Gulf in S&P 500 and Treasury returns likely to shrink - Capital Economics
Asset Allocation

Gulf in S&P 500 and Treasury returns likely to shrink

Asset Allocation Update
Written by John Higgins

We expect the S&P 500 to outperform Treasuries by much less in 2020 than in 2019, as government bond yields edge up, the equity risk premium stops tumbling, and corporate earnings continue to disappoint.

  • We expect the S&P 500 to outperform Treasuries by much less in 2020 than in 2019, as government bond yields edge up, the equity risk premium stops tumbling, and corporate earnings continue to disappoint.
  • While US large-cap equities and government bonds both had a good run last year, there was a gulf in their performance – the returns from the S&P 500 and ICE BoAML’s US Treasury Index were 31% versus 7%.
  • This partly reflected the rally in government bonds itself. Admittedly, the 80bp-odd fall in the nominal yield of the Treasury Index, which includes bonds with an average life of about eight years, is likely to have exceeded the drop in the risk-free component of the average real yield used to discount the future earnings of S&P 500 firms. But, all else equal, the prices of equities are more sensitive than those of conventional bonds to changes in risk-free yields because their average cash flow occurs further in the future.
  • Accordingly, the drop in the Treasury index yield only translated into a capital gain of 4-5%, whereas an estimated drop of only 50bp or so in the risk-free component of the equity discount rate (equal to the drop in the ten-year TIPS yield implied in ten years’ time – see Chart 1) probably boosted the S&P 500 by more.
  • Meanwhile, the equity risk premium (ERP), which is the other component of the equity discount rate, is likely to have fallen sharply too. Admittedly, the ERP cannot be observed directly. But the option-adjusted spread (OAS) over Treasuries of the S&P 500 Bond Index – which is designed to be a corporate-bond counterpart to the S&P 500 – fell by nearly 60bp, to just under 1.0%. (See Chart 1 again.)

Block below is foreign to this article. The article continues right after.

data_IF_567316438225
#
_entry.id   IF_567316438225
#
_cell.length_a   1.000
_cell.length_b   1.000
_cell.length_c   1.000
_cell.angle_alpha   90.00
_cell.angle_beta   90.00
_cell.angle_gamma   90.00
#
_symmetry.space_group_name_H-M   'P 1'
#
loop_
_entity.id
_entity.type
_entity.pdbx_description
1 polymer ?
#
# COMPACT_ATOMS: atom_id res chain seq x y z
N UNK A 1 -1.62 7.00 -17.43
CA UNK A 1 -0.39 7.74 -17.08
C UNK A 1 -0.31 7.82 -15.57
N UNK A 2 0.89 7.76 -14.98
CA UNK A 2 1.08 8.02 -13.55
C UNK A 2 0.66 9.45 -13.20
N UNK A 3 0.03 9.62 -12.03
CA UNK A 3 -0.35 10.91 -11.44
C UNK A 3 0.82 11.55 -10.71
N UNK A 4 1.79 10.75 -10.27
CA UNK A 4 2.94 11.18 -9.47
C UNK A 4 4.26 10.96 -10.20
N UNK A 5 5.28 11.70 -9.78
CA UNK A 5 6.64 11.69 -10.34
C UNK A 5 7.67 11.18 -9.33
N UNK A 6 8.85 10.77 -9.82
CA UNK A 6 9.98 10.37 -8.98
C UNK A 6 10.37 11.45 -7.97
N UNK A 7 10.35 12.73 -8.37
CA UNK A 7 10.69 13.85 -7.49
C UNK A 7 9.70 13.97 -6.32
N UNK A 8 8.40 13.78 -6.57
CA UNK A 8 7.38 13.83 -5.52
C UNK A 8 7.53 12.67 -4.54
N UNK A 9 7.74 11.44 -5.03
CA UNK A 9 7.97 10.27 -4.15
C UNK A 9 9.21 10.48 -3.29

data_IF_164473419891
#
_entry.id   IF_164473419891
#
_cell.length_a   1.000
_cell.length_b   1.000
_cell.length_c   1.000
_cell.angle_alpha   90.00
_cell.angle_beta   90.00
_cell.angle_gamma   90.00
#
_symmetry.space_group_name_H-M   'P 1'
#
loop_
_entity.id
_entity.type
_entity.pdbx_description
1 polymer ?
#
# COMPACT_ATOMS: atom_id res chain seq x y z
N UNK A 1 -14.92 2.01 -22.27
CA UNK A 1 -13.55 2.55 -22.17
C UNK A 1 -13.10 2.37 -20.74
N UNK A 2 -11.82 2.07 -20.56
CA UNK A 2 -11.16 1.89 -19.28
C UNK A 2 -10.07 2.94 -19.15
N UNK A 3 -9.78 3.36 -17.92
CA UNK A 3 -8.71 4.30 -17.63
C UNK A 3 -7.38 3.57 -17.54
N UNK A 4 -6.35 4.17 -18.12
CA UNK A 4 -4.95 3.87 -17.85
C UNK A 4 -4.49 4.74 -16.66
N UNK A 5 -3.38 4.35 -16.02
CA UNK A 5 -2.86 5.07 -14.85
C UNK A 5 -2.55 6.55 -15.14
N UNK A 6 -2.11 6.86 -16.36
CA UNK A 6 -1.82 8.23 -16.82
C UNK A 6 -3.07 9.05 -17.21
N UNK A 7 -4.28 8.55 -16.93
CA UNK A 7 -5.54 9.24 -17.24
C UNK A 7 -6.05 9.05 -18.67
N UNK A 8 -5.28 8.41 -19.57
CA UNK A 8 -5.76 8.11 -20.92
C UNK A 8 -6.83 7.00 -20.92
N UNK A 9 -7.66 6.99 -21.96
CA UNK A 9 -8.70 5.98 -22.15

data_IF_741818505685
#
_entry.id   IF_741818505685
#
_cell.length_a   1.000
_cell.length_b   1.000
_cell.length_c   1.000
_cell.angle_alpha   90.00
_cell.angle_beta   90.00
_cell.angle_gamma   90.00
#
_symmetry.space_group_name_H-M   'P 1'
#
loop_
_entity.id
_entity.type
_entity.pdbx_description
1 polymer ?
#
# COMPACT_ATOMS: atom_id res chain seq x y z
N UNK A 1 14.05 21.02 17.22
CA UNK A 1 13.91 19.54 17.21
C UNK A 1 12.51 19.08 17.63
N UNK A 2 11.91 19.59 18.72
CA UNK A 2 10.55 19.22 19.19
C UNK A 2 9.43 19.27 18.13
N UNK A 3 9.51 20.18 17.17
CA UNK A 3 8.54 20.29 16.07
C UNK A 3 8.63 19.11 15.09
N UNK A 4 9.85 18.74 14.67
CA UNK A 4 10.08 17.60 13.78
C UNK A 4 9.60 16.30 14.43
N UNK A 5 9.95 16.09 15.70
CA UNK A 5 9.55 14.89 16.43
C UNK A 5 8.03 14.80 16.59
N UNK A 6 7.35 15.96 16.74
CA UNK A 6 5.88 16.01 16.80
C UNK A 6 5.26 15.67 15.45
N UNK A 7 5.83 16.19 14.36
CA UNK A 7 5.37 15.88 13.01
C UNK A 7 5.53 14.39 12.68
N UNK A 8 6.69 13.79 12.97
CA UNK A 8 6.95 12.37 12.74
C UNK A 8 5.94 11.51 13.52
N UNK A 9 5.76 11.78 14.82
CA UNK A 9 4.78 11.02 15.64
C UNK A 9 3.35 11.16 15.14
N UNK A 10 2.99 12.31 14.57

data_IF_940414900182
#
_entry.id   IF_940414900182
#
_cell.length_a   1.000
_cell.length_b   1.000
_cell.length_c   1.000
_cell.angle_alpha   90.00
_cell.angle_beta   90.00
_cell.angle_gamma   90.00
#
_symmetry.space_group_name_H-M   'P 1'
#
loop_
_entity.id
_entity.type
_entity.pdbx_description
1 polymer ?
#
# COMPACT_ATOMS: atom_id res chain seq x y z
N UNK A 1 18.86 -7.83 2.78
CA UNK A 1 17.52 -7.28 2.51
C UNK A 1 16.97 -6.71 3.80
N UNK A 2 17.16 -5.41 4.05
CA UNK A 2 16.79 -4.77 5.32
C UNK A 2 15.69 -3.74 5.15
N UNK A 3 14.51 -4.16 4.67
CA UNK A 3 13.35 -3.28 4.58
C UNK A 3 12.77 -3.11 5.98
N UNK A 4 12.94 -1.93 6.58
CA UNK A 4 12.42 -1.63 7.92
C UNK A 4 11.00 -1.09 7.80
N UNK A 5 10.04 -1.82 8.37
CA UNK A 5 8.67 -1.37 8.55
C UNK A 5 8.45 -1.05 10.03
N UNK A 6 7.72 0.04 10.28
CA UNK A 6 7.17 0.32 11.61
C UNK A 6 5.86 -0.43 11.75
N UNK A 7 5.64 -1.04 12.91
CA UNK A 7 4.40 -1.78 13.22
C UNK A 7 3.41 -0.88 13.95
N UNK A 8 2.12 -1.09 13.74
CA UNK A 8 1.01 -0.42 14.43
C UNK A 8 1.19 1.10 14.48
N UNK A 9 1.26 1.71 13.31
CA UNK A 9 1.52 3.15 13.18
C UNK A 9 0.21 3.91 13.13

• Pulling in the opposite direction was a small reduction in the average real expected growth rate of earnings. We infer this by plugging our estimates of changes in the two components of the equity discount rate (the risk-free component and the ERP) into an earnings discount model.
  • We project that the gap between the returns from the S&P 500 and the Treasury Index will be much smaller this year. (See Chart 2.) One reason is that we don’t foresee another drop in government bond yields, given our non-consensus view that the Fed has finished cutting rates. On the contrary, we forecast that the 10-year yield will end 2020 at 2.0%, which compares to a level now of around 1.85%.
  • Meanwhile, we doubt that the ERP will fall further either, as appetite for risk is dampened by irreconcilable differences between the US and China and uncertainty about the US elections. What’s more, while the risk premiums of equities and bonds differ, the credit spreads of corporate bonds are generally very low by past standards in many cases. Indeed, the OAS of the S&P 500 Bond Index is now close to its early-2018 trough.
  • Finally, analysts didn’t scale their lofty forecasts for corporate earnings in 2020 and 2021 back much when profits faltered last year. Their forecasts, which presumably reflect optimism that the global economy will enjoy a broad-based recovery rather than the uneven upturn that we envisage, remain too rosy in our view.

Chart 1: Proxies* For Components Of S&P 500 Discount Rate vs. S&P 500 In 2019 (%)

Chart 2: Total Returns From S&P 500 & US Treasuries, Actual & Projected (%)

Sources: GSW, S&P, Bloomberg, CE

Sources: Bloomberg, Refinitiv, CE


John Higgins, Chief Markets Economist, +44 20 7811 3912, john.higgins@capitaleconomics.com

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